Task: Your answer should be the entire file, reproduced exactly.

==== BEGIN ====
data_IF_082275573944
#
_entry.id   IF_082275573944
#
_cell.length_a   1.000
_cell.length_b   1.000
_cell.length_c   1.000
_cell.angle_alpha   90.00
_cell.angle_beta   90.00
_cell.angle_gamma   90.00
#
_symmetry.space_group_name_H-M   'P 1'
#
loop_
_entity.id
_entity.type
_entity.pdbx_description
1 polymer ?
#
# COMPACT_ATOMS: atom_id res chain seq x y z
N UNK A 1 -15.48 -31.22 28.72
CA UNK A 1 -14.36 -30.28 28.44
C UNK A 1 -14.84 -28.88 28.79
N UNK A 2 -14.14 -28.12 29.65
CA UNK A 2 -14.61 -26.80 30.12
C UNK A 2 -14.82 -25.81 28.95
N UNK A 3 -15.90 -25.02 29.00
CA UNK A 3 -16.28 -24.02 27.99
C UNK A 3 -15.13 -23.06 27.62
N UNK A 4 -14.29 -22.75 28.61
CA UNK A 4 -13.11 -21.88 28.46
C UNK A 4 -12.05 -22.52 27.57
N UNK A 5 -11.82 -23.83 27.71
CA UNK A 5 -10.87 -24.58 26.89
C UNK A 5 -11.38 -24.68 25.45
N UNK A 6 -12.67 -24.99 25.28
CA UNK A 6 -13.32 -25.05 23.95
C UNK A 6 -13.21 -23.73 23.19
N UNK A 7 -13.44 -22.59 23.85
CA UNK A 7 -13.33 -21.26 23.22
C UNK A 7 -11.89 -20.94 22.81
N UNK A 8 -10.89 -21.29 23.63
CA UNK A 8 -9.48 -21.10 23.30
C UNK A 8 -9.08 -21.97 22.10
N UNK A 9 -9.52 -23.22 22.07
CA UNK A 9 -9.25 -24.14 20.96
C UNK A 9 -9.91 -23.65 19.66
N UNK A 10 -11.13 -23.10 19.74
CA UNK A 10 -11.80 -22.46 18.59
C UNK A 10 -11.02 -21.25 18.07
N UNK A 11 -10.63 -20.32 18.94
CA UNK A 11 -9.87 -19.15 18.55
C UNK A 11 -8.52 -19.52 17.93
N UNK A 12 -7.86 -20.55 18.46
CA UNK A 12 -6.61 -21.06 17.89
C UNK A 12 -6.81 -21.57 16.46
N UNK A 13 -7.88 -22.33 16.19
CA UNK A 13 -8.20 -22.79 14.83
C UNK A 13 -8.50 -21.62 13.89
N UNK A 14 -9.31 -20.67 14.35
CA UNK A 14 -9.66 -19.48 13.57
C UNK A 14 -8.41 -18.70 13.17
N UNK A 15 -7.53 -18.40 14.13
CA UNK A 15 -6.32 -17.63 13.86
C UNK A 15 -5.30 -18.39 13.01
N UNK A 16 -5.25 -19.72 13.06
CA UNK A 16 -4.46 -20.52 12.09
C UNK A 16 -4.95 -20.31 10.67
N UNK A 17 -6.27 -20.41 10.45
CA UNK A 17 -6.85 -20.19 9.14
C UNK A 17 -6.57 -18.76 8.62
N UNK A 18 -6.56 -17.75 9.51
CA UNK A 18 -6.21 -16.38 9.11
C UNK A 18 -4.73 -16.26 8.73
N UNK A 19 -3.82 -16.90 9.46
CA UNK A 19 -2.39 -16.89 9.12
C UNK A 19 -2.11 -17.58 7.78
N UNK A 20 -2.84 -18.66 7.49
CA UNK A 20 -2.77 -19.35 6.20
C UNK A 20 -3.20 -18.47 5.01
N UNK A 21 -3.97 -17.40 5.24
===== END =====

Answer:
data_IF_082275573944
#
_entry.id   IF_082275573944
#
_cell.length_a   1.000
_cell.length_b   1.000
_cell.length_c   1.000
_cell.angle_alpha   90.00
_cell.angle_beta   90.00
_cell.angle_gamma   90.00
#
_symmetry.space_group_name_H-M   'P 1'
#
loop_
_entity.id
_entity.type
_entity.pdbx_description
1 polymer ?
#
# COMPACT_ATOMS: atom_id res chain seq x y z
N UNK A 1 -15.48 -31.22 28.72
CA UNK A 1 -14.36 -30.28 28.44
C UNK A 1 -14.84 -28.88 28.79
N UNK A 2 -14.14 -28.12 29.65
CA UNK A 2 -14.61 -26.80 30.12
C UNK A 2 -14.82 -25.81 28.95
N UNK A 3 -15.90 -25.02 29.00
CA UNK A 3 -16.28 -24.02 27.99
C UNK A 3 -15.13 -23.06 27.62
N UNK A 4 -14.29 -22.75 28.61
CA UNK A 4 -13.11 -21.88 28.46
C UNK A 4 -12.05 -22.52 27.57
N UNK A 5 -11.82 -23.83 27.71
CA UNK A 5 -10.87 -24.58 26.89
C UNK A 5 -11.38 -24.68 25.45
N UNK A 6 -12.67 -24.99 25.28
CA UNK A 6 -13.32 -25.05 23.95
C UNK A 6 -13.21 -23.73 23.19
N UNK A 7 -13.44 -22.59 23.85
CA UNK A 7 -13.33 -21.26 23.22
C UNK A 7 -11.89 -20.94 22.81
N UNK A 8 -10.89 -21.29 23.63
CA UNK A 8 -9.48 -21.10 23.30
C UNK A 8 -9.08 -21.97 22.10
N UNK A 9 -9.52 -23.22 22.07
CA UNK A 9 -9.25 -24.14 20.96
C UNK A 9 -9.91 -23.65 19.66
N UNK A 10 -11.13 -23.10 19.74
CA UNK A 10 -11.80 -22.46 18.59
C UNK A 10 -11.02 -21.25 18.07
N UNK A 11 -10.63 -20.32 18.94
CA UNK A 11 -9.87 -19.15 18.55
C UNK A 11 -8.52 -19.52 17.93
N UNK A 12 -7.86 -20.55 18.46
CA UNK A 12 -6.61 -21.06 17.89
C UNK A 12 -6.81 -21.57 16.46
N UNK A 13 -7.88 -22.33 16.19
CA UNK A 13 -8.20 -22.79 14.83
C UNK A 13 -8.50 -21.62 13.89
N UNK A 14 -9.31 -20.67 14.35
CA UNK A 14 -9.66 -19.48 13.57
C UNK A 14 -8.41 -18.70 13.17
N UNK A 15 -7.53 -18.40 14.13
CA UNK A 15 -6.32 -17.63 13.86
C UNK A 15 -5.30 -18.39 13.01
N UNK A 16 -5.25 -19.72 13.06
CA UNK A 16 -4.46 -20.52 12.09
C UNK A 16 -4.95 -20.31 10.67
N UNK A 17 -6.27 -20.41 10.45
CA UNK A 17 -6.85 -20.19 9.14
C UNK A 17 -6.57 -18.76 8.62
N UNK A 18 -6.56 -17.75 9.51
CA UNK A 18 -6.21 -16.38 9.11
C UNK A 18 -4.73 -16.26 8.73
N UNK A 19 -3.82 -16.90 9.46
CA UNK A 19 -2.39 -16.89 9.12
C UNK A 19 -2.11 -17.58 7.78
N UNK A 20 -2.84 -18.66 7.49
CA UNK A 20 -2.77 -19.35 6.20
C UNK A 20 -3.20 -18.47 5.01
N UNK A 21 -3.97 -17.40 5.24